Zimbabwe's President, Opposition In Talks
DEBORAH AMOS, host:
This is MORNING EDITION from NPR News. I'm Deborah Amos.
RENEE MONTAGNE, host:
And I'm Renee Montagne. In this part of the program, we turn to some complicated political relationships in Africa. We'll hear the first in our series on how China has carved out an increasingly important role throughout that continent.
AMOS: First, an update on Zimbabwe. South African President Thabo Mbeki has been the chief negotiator in Zimbabwe. Mbeki doesn't talk much about progess there, but last week, President Robert Mugabe and his arch political rival, Morgan Tsvangirai, met for the first time in a decade and shook hands. They agreed to begin immediate negotiations that could lead to a power-sharing government in Harare. NPR's Ofeibea Quist-Arcton is monitoring those developments.
OFEIBEA QUIST-ARCTON: The South African mediators warned that there would be a total news blackout, and they're sticking to their word. They've successfully thrown a ring of silence around the Zimbabwe talks, which began Thursday somewhere in Pretoria. Little has leaked out.
The South African president said, in a briefing yesterday, that the discussions were continuing between Robert Mugabe's ZANU-PF party negotiators and representatives of Morgan Tsvangirai's opposition Movement for Democratic Change. There's been deadlock in Zimbabwe since a defiant Mugabe was re-elected in a disputed and widely condemned June 27th presidential runoff.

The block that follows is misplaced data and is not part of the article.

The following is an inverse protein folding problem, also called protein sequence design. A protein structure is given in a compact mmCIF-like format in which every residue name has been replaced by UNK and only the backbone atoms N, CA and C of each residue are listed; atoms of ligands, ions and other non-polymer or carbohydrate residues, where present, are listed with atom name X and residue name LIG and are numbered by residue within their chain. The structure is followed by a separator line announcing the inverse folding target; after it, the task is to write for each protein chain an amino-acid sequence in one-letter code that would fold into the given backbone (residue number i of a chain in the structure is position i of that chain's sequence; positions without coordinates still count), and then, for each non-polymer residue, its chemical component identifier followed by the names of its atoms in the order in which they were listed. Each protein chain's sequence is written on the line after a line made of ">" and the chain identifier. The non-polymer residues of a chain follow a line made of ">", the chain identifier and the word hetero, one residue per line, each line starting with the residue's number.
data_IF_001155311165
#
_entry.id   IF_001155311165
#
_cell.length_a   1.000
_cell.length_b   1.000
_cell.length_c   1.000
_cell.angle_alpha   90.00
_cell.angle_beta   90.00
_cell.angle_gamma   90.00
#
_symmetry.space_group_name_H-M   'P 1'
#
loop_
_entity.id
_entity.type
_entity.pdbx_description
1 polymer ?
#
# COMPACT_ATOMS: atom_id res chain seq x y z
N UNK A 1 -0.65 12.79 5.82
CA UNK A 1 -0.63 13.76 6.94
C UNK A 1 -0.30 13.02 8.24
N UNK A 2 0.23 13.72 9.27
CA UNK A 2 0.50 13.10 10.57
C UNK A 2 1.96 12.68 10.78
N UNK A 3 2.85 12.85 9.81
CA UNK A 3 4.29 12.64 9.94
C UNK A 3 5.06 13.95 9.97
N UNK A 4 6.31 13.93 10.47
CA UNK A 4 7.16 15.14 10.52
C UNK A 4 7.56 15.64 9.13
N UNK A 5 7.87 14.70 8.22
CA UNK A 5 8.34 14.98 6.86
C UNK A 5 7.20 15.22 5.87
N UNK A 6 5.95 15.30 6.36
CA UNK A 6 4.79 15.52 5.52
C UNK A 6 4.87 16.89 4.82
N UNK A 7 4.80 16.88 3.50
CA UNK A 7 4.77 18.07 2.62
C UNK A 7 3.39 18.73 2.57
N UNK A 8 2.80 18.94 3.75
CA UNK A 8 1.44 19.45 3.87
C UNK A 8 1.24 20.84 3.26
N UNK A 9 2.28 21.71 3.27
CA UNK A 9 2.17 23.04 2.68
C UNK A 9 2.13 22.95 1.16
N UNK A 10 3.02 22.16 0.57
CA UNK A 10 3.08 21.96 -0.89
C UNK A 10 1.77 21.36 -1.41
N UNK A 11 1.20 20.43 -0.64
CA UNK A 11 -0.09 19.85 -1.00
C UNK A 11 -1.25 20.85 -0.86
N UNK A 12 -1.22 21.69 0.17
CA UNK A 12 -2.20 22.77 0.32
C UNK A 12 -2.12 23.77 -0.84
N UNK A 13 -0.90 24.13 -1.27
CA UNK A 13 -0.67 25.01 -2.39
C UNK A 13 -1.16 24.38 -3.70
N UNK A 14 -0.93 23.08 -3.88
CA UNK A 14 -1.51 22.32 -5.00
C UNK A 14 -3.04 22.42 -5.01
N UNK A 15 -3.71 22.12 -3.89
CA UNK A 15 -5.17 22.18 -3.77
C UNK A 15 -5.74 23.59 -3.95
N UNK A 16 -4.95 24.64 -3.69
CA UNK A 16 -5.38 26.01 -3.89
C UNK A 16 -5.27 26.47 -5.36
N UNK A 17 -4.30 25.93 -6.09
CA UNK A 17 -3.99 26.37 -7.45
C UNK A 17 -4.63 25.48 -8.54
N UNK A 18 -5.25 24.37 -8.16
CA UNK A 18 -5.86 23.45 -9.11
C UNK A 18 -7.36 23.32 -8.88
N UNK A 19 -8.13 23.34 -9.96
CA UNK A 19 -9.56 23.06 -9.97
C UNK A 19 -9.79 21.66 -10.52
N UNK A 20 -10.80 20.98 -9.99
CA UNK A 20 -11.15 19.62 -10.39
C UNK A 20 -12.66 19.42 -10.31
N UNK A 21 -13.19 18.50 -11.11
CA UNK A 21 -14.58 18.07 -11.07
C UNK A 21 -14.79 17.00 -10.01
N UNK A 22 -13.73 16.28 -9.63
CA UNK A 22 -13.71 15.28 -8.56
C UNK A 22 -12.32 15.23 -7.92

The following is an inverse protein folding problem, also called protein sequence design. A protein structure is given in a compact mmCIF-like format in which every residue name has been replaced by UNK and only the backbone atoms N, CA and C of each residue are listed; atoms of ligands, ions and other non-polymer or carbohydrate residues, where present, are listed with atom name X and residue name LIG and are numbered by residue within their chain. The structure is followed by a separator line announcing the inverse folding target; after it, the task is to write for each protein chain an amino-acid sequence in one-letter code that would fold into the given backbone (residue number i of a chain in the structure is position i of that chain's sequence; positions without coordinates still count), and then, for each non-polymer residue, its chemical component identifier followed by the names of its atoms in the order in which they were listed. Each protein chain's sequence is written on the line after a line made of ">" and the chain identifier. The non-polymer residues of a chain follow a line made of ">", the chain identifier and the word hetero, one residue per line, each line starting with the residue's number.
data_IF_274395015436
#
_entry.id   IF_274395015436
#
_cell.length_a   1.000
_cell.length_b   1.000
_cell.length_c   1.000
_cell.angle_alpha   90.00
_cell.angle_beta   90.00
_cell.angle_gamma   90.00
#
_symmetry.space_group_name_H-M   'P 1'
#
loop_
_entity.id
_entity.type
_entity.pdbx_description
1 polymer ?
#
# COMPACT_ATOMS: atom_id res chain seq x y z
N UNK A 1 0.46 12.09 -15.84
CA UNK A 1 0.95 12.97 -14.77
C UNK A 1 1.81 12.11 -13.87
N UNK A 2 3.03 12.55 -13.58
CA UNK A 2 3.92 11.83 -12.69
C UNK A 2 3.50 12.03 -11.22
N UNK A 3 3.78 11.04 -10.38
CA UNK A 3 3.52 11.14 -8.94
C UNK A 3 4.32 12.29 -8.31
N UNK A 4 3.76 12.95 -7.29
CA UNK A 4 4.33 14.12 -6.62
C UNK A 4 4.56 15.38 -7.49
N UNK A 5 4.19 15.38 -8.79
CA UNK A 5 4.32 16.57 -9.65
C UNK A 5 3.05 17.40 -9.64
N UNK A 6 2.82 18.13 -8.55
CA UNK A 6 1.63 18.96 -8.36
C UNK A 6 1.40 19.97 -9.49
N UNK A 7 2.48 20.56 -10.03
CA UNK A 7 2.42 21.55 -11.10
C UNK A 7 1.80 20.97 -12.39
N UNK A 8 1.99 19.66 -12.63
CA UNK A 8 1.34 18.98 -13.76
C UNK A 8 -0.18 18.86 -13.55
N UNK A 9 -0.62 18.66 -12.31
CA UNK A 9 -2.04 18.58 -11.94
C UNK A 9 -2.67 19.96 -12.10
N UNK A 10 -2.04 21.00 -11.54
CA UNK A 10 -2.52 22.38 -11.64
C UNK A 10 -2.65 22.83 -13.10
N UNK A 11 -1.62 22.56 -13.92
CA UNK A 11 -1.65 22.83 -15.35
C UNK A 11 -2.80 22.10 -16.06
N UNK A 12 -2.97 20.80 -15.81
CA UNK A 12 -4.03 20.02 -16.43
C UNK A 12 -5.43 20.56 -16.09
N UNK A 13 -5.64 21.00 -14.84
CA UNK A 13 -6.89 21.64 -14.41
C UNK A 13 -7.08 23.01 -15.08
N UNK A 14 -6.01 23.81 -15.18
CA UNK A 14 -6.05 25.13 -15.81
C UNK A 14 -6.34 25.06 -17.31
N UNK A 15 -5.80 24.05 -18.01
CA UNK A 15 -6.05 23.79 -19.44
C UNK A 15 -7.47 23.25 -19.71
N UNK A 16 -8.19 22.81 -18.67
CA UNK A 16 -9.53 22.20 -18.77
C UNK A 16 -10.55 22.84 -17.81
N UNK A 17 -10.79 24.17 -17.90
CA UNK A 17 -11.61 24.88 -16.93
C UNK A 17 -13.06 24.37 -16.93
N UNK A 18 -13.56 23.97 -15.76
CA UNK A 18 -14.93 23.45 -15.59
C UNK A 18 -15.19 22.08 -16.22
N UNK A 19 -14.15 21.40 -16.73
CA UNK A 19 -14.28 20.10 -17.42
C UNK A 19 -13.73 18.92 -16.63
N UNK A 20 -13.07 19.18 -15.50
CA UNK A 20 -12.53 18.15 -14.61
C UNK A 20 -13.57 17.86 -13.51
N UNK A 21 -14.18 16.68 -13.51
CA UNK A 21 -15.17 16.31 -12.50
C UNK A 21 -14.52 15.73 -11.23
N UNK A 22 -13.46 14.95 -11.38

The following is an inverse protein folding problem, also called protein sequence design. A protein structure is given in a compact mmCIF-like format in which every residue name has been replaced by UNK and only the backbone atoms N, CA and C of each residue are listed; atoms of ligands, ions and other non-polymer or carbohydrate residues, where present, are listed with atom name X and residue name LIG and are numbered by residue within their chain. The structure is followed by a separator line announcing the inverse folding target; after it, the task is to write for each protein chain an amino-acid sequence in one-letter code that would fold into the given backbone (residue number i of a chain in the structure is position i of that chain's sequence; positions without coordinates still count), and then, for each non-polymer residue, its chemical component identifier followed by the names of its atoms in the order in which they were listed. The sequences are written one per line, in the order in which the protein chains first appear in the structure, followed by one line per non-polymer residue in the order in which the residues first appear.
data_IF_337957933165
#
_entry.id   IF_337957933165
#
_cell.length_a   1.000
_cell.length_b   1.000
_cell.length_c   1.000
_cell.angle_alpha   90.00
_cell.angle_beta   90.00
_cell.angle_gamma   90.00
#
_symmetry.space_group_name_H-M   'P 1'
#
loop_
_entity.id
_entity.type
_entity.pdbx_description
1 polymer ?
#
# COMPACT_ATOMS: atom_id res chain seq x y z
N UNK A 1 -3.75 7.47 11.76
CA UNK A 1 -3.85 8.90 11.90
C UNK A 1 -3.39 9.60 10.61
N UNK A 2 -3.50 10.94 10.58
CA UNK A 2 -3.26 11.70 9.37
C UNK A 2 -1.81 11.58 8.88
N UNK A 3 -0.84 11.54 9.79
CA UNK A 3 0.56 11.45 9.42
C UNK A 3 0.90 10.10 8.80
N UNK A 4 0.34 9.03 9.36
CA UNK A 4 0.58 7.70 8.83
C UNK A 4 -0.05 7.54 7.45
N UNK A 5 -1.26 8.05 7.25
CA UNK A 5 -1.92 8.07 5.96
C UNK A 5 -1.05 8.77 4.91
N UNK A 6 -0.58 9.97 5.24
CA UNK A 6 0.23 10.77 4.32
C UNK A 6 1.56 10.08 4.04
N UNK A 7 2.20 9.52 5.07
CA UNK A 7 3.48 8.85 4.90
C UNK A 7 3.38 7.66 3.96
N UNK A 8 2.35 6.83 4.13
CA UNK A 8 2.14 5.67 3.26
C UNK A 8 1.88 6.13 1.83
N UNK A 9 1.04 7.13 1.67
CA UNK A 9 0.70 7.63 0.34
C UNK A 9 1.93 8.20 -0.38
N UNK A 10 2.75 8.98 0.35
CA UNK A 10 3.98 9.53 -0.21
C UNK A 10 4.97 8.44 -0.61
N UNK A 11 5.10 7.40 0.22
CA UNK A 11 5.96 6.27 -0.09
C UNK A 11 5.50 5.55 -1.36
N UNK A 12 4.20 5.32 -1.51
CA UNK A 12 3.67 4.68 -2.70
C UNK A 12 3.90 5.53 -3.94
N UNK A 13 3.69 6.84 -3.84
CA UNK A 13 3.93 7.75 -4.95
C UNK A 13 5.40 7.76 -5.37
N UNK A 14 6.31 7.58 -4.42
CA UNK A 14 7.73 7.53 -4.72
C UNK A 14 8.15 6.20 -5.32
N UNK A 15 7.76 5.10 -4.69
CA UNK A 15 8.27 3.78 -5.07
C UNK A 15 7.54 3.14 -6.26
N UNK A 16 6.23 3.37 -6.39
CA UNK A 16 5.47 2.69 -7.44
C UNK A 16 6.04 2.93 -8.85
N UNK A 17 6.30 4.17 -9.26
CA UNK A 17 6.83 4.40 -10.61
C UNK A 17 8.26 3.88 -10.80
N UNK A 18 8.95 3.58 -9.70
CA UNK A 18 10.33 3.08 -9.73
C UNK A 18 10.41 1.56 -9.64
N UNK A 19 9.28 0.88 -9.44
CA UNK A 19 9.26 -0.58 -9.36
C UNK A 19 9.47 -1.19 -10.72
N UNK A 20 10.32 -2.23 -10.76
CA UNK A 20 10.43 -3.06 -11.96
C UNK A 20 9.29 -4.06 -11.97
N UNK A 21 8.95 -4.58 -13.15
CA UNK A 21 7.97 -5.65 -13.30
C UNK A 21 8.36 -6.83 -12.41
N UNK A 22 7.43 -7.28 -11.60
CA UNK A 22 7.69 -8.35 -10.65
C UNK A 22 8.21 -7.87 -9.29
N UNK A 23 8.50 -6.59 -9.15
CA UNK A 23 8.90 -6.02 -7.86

Tsvangirai boycotted the election because of violence against his supporters. Shocking images of men and women, young and old, beaten into submission, with broken limbs and badly bruised bodies made international headlines. But the political standoff looks set to continue between Mugabe and Tsvangirai.
New mediation efforts were announced, with both men laying claim to the presidency. But the opposition accused Mbeki of bias in favor of the peace-brokers from the both the United Nations and the African Union. Tsvangirai won that concession. Now the power-sharing plan is to narrow the yawning gap between the two sides and conclude a political settlement that could lead to a transitional arrangement and possibly a grand coalition national unity government.
While the South Africans are keeping mum about progress at the Zimbabwe talks, they've raised objections about a broadened list of Mugabe's allies targeted by new sanctions imposed by both the United States and the European Union last week. Washington and the EU added more names to the list of Zimbabweans who've been hit by visa bans and the freezing of their financial assets.
South Africa's deputy foreign minister, Aziz Pahad, suggested that such action amounted to outside interference, implying that this could undermine the Zimbabwe peace talks. Ofeibea Quist-Arcton NPR News, Accra.
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